Duck Creek Spillway Revisited

Andrew Wyeth had Helga, Van Gogh had Dr. Gachet, Cezanne had Mt. St. Victoire, and Monet had his haystacks. Iconic models, objects or vistas associated with the masters. Me, after finding a fascinating blend of cityscape, female beauty and urban culture at the Duck Creek Spillway, I resolved to do something more ambitious with the motif.

In case you weren't here for my earlier post, here's my June picture of a woman washing her feet in the sluice gate of the spillway, surrounded by graffiti:

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I had ideas of childhood summers and forbidden places, things which I thought might make something more profound of the motif. I have two grandsons, aged (at the time) 10 and 11. This is a wonderful time to be alive. Just old enough to break free of mom's apron springs and go places where you don't belong, but still young enough to be really creeped out about the whole thing. Where better to go than a spillway? What better time than on summer vacation? What better age than on the cusp of puberty? The story had everything, or so I thought. I arranged with my son and daughter in law to borrow two kids for a painting and photo session.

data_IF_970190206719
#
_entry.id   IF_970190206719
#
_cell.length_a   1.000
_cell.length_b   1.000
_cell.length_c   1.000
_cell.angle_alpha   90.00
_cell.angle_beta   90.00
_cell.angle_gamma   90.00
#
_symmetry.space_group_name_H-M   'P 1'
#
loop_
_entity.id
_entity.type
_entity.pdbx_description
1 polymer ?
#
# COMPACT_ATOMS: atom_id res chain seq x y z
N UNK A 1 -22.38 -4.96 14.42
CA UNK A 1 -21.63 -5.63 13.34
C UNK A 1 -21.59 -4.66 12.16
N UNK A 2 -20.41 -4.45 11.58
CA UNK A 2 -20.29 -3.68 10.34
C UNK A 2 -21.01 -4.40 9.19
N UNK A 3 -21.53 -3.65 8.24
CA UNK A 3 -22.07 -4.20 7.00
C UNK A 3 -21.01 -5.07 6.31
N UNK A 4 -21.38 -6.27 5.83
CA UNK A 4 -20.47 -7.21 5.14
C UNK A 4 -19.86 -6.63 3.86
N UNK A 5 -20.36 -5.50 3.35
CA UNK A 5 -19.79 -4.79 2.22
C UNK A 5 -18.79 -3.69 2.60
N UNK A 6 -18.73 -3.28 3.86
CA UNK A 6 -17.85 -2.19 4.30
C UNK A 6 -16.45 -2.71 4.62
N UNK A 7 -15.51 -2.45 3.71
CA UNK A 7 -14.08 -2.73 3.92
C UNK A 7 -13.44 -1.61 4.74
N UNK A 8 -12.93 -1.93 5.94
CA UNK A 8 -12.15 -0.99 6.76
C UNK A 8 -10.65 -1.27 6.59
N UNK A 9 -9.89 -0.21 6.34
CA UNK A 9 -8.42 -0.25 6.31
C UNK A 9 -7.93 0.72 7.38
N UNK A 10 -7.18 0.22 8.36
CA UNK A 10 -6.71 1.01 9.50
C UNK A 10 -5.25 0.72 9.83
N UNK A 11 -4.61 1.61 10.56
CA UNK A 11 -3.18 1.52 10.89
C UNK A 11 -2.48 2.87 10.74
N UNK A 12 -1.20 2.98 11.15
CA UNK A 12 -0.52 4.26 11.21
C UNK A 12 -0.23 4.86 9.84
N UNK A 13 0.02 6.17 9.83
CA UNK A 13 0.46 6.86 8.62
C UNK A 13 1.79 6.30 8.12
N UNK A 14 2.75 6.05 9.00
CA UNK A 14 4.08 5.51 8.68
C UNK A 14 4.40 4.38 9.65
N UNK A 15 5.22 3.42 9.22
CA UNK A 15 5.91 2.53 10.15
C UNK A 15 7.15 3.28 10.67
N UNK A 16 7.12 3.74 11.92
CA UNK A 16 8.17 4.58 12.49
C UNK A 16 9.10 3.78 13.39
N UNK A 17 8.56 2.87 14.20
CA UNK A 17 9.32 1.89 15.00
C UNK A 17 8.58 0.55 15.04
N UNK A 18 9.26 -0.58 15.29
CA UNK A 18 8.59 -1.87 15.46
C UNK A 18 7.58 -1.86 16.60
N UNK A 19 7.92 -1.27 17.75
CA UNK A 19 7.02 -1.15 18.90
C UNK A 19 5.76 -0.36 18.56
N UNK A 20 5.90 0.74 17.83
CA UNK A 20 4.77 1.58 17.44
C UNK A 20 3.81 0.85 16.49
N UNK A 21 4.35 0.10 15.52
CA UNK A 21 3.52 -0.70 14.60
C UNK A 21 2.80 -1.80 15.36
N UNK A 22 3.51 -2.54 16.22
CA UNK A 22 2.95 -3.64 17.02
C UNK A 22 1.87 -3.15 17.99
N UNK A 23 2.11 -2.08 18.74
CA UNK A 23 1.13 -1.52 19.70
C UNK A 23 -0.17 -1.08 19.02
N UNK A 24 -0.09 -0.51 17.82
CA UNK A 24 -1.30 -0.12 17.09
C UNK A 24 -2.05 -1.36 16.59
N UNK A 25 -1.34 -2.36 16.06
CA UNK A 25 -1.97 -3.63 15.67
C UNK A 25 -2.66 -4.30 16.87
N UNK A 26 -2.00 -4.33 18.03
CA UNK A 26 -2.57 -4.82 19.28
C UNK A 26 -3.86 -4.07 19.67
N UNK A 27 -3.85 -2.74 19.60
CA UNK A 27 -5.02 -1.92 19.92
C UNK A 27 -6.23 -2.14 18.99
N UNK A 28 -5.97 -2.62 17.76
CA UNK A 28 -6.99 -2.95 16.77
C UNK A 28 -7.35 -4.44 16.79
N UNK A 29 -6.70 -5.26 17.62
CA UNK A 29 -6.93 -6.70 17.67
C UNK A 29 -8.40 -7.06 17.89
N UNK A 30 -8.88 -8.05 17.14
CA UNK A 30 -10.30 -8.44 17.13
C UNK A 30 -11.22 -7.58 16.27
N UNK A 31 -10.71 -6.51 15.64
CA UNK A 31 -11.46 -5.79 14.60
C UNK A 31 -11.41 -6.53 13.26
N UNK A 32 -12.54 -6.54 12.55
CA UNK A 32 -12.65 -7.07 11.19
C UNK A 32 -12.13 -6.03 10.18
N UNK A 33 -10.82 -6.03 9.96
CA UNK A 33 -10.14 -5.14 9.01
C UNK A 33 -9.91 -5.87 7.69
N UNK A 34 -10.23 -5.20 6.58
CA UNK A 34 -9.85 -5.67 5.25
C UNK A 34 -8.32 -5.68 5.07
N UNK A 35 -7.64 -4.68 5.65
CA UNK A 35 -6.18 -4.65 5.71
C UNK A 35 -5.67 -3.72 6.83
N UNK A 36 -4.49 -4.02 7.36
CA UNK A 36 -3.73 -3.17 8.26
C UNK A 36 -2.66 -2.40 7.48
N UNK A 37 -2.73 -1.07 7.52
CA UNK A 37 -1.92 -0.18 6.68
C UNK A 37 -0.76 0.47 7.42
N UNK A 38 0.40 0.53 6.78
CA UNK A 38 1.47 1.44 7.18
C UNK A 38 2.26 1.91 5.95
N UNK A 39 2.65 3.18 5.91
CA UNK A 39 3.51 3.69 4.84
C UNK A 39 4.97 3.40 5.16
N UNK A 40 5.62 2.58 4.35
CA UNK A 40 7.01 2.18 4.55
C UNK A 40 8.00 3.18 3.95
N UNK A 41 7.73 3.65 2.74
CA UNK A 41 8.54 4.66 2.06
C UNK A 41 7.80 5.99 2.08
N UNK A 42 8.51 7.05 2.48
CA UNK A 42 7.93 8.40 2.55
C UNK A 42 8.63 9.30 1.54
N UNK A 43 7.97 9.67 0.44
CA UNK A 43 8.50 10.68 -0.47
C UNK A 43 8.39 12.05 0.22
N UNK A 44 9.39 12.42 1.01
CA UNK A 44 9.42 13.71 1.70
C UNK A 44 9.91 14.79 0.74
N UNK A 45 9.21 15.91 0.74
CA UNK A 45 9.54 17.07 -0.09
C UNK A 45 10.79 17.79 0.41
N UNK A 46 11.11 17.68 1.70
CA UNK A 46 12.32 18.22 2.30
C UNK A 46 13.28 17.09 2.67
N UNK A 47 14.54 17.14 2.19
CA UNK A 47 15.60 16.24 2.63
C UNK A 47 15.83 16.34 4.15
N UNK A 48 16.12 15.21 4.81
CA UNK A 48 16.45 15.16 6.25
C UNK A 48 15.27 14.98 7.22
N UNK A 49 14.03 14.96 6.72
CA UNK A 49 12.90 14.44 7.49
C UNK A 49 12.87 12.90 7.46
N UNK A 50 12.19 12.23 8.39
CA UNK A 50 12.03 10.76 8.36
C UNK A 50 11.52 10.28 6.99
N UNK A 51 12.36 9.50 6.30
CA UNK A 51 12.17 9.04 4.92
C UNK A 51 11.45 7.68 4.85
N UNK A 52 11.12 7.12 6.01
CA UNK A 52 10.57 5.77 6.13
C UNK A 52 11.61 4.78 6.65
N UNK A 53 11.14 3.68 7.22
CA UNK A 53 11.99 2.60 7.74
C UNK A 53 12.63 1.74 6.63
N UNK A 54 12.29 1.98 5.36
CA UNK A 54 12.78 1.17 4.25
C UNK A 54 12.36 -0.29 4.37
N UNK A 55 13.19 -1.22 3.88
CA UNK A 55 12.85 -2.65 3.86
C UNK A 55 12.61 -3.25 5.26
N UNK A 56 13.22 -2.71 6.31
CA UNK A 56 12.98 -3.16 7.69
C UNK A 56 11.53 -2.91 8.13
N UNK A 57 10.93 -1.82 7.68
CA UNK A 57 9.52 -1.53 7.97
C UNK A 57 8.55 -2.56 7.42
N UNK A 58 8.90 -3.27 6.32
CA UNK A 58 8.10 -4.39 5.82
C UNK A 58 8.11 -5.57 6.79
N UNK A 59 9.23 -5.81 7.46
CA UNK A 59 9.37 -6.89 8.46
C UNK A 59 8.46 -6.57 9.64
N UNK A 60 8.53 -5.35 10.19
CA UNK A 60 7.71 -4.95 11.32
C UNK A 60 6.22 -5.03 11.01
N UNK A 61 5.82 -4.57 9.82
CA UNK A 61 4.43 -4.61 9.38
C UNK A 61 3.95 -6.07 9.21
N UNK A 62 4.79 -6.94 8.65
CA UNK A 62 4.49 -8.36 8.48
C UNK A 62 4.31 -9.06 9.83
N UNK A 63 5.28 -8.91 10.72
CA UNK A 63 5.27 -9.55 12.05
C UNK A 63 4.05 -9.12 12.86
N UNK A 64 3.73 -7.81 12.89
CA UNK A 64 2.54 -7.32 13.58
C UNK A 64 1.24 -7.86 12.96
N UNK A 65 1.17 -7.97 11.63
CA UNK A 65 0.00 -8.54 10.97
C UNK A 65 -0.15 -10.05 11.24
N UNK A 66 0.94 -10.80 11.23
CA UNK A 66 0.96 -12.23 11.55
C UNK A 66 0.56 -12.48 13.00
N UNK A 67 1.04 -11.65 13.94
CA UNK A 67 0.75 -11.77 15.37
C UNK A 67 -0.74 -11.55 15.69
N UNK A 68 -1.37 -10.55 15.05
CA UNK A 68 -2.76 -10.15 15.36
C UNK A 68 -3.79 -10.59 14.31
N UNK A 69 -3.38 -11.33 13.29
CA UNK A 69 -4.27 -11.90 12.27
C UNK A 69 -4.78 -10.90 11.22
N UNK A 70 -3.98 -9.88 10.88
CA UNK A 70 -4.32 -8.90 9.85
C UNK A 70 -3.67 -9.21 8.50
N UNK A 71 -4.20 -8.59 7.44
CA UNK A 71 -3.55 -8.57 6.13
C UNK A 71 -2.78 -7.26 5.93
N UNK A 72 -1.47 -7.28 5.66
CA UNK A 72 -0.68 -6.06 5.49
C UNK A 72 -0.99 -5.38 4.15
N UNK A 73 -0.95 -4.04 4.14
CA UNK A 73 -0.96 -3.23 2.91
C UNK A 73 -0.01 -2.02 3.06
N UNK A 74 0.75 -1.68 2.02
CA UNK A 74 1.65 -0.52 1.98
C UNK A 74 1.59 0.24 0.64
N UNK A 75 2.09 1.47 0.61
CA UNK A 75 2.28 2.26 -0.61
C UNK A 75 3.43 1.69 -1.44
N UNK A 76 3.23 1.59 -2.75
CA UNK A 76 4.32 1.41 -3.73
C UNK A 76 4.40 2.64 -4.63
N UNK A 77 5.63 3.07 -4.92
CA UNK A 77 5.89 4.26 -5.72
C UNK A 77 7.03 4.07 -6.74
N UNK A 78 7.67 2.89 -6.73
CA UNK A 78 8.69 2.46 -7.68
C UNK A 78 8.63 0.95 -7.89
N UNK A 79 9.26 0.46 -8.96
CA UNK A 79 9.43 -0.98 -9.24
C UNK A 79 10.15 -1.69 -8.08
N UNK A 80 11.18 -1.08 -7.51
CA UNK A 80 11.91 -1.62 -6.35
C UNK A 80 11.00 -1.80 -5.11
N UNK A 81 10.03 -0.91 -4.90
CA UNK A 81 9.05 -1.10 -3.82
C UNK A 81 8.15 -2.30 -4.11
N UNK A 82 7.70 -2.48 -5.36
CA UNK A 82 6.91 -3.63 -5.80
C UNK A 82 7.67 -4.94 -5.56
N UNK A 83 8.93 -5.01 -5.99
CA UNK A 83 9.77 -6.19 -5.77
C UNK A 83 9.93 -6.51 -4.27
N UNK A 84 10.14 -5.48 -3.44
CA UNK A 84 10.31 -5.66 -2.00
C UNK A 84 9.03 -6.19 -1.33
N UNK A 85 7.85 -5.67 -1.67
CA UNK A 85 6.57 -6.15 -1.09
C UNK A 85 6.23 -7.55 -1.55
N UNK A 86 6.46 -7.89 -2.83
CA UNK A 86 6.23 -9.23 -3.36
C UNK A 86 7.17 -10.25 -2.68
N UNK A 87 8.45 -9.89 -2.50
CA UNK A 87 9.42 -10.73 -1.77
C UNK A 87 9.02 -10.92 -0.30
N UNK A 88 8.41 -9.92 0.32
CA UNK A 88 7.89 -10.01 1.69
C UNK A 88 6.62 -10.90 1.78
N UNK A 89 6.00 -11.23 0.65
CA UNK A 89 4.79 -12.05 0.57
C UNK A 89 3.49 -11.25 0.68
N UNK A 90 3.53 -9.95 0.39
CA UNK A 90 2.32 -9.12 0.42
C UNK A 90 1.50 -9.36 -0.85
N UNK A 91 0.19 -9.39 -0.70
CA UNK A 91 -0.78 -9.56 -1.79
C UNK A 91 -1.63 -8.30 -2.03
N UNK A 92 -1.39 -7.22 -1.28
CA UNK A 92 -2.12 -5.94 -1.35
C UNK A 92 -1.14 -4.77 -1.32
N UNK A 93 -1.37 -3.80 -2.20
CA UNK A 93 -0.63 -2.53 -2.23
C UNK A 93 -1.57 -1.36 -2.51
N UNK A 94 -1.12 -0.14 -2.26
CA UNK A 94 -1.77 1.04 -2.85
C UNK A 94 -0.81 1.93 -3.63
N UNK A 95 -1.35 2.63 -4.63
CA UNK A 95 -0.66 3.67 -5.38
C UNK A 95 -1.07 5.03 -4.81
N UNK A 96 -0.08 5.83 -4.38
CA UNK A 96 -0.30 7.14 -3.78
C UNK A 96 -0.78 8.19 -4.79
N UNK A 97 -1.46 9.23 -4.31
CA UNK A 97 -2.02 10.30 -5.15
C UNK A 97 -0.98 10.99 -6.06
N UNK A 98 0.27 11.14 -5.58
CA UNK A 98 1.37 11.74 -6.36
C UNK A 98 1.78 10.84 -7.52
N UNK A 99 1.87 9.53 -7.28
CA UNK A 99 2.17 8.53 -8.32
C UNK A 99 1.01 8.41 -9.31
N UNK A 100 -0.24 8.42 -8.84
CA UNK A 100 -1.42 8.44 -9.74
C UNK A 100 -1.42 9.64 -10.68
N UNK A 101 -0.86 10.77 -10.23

So there they went, the ten and eleven and, as a special bonus, a three year old brother. All the best ideas come from childhood. This is the age to wander where you don't belong, among the graffiti and the rats. Better still if you bring your toddler brother along.

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Summers are great times when you're a kid, but the summers when you're ten or eleven are the magical ones. Maybe the problem with this picture had to do with my having to get the parents' permission to pose these kids where they didn't belong. Is forbidden fruit really forbidden when you ask permission?


Of course, the fact that certain locales are forbidden doesn't necessarily mean a ten year old should go there. Here's that same spillway after a half hour of hard summer rain. My grandkids might have found it fun for the first thirty seconds, but then the raging waters would have carried them into uprooted trees and pilings, and spoiled their fun.

Still, I wanted to make a picture about kids going places where they don't belong, danger or no danger.

Come the next clear day, I once more had access to grandkids, aged 11, 10 and 3. Oil is a surprisingly cooperative tool for sketching. That Magic Summer, you know? The one where floodwaters nearly made strawberry jam out of us all. The story had everything. Rod Serling would have made a Twilight Zone episode out of it all.

But it just plain didn't please me. Not visually, anyway. I love my grandkids, and I love the emotional resonance of summer and heat and forbidden places and no parents. But the sketches just didn't click, no matter how hard I tried.

And so ended Duck Creek Spillway, Opus 2. I had one more trick up my sleeve.